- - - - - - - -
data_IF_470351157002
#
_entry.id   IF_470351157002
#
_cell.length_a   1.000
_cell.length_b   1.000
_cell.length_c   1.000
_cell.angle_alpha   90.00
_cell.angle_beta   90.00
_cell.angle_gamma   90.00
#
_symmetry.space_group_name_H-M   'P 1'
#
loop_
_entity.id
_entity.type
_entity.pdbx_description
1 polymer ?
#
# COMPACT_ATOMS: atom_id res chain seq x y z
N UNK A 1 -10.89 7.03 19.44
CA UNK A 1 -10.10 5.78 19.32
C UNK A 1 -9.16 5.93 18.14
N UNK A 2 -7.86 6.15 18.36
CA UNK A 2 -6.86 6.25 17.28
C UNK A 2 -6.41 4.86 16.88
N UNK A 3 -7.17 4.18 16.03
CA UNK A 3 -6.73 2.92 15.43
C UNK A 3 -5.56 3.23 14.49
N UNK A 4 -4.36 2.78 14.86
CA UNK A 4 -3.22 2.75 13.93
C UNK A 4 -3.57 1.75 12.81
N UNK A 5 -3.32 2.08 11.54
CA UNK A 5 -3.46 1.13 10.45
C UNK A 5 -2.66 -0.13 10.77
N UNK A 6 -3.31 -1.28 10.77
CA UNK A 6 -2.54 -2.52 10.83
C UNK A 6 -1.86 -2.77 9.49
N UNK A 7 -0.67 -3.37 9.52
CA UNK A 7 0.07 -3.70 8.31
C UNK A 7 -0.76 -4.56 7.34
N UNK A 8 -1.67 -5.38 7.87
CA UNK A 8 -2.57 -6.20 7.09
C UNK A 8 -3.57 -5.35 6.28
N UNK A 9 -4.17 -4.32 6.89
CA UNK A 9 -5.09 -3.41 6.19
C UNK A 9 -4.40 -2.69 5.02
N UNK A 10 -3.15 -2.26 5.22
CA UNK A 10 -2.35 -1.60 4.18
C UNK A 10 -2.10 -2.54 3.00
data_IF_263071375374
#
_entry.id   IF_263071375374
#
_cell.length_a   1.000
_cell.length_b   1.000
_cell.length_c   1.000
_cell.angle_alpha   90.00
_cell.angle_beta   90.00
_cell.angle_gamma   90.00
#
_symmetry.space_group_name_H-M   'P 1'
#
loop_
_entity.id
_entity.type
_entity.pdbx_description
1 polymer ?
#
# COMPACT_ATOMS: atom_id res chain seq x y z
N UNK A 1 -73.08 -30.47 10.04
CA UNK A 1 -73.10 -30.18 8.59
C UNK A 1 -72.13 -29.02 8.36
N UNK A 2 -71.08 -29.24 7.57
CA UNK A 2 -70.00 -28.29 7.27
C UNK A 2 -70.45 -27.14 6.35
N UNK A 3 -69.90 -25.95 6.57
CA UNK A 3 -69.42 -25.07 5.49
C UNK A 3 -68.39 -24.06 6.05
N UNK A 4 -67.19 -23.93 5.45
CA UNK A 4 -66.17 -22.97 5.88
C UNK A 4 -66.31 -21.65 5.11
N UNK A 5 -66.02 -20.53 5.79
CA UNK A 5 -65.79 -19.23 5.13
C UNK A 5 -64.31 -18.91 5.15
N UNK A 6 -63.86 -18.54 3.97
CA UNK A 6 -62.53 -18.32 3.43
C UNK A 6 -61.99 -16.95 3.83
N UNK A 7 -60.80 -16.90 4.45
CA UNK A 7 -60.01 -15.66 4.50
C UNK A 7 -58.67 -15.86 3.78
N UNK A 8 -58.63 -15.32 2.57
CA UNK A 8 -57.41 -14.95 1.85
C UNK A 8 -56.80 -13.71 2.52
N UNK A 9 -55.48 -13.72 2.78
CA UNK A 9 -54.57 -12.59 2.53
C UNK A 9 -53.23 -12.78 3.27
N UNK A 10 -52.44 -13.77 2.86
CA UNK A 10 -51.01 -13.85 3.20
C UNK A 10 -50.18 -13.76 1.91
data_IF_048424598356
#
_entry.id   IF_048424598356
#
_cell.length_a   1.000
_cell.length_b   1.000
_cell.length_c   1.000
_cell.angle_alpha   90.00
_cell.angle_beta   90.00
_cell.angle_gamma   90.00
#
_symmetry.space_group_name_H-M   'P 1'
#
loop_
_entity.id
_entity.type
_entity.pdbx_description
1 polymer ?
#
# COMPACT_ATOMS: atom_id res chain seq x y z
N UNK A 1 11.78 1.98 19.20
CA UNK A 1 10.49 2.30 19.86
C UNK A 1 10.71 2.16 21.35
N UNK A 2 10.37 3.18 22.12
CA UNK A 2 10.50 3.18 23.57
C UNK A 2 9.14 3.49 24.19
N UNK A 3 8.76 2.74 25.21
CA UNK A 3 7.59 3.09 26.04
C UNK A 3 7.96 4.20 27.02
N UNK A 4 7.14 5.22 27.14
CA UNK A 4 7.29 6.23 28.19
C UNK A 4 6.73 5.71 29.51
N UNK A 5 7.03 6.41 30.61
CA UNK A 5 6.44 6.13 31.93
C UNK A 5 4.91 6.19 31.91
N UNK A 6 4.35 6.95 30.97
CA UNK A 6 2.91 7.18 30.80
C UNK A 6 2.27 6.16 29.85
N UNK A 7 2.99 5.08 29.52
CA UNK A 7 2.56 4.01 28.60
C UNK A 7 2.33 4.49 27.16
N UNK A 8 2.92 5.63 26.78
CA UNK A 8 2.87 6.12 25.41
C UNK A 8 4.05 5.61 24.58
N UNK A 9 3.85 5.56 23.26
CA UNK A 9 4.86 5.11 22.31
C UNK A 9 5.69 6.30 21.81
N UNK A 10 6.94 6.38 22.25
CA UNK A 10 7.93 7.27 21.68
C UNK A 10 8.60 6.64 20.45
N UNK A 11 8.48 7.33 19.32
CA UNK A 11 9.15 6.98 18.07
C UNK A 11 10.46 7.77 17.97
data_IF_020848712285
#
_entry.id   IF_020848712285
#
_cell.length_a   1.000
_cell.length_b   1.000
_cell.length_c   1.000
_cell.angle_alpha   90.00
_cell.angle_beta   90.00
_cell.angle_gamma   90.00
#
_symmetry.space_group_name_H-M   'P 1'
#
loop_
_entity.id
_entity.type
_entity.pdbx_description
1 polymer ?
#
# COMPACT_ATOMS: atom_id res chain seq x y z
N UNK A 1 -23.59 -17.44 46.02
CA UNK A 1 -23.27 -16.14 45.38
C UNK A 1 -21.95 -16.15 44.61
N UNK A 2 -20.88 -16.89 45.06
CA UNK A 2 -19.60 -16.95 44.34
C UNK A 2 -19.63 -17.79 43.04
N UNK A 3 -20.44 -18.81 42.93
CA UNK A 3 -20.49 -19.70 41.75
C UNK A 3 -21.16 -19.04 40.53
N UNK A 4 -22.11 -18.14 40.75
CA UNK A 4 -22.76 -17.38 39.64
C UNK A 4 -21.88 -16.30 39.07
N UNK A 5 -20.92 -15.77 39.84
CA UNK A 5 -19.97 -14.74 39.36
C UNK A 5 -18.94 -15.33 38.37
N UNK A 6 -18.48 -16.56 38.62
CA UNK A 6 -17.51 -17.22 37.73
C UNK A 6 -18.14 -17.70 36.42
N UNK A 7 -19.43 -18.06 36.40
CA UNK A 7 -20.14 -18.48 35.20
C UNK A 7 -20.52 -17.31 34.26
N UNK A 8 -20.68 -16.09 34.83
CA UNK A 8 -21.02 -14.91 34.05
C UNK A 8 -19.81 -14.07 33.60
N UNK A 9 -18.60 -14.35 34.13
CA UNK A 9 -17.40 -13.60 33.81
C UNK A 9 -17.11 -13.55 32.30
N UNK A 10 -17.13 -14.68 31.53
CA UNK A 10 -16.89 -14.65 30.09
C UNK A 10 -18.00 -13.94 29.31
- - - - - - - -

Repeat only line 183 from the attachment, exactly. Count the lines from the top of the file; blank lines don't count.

N UNK A 4 -22.11 -18.14 40.75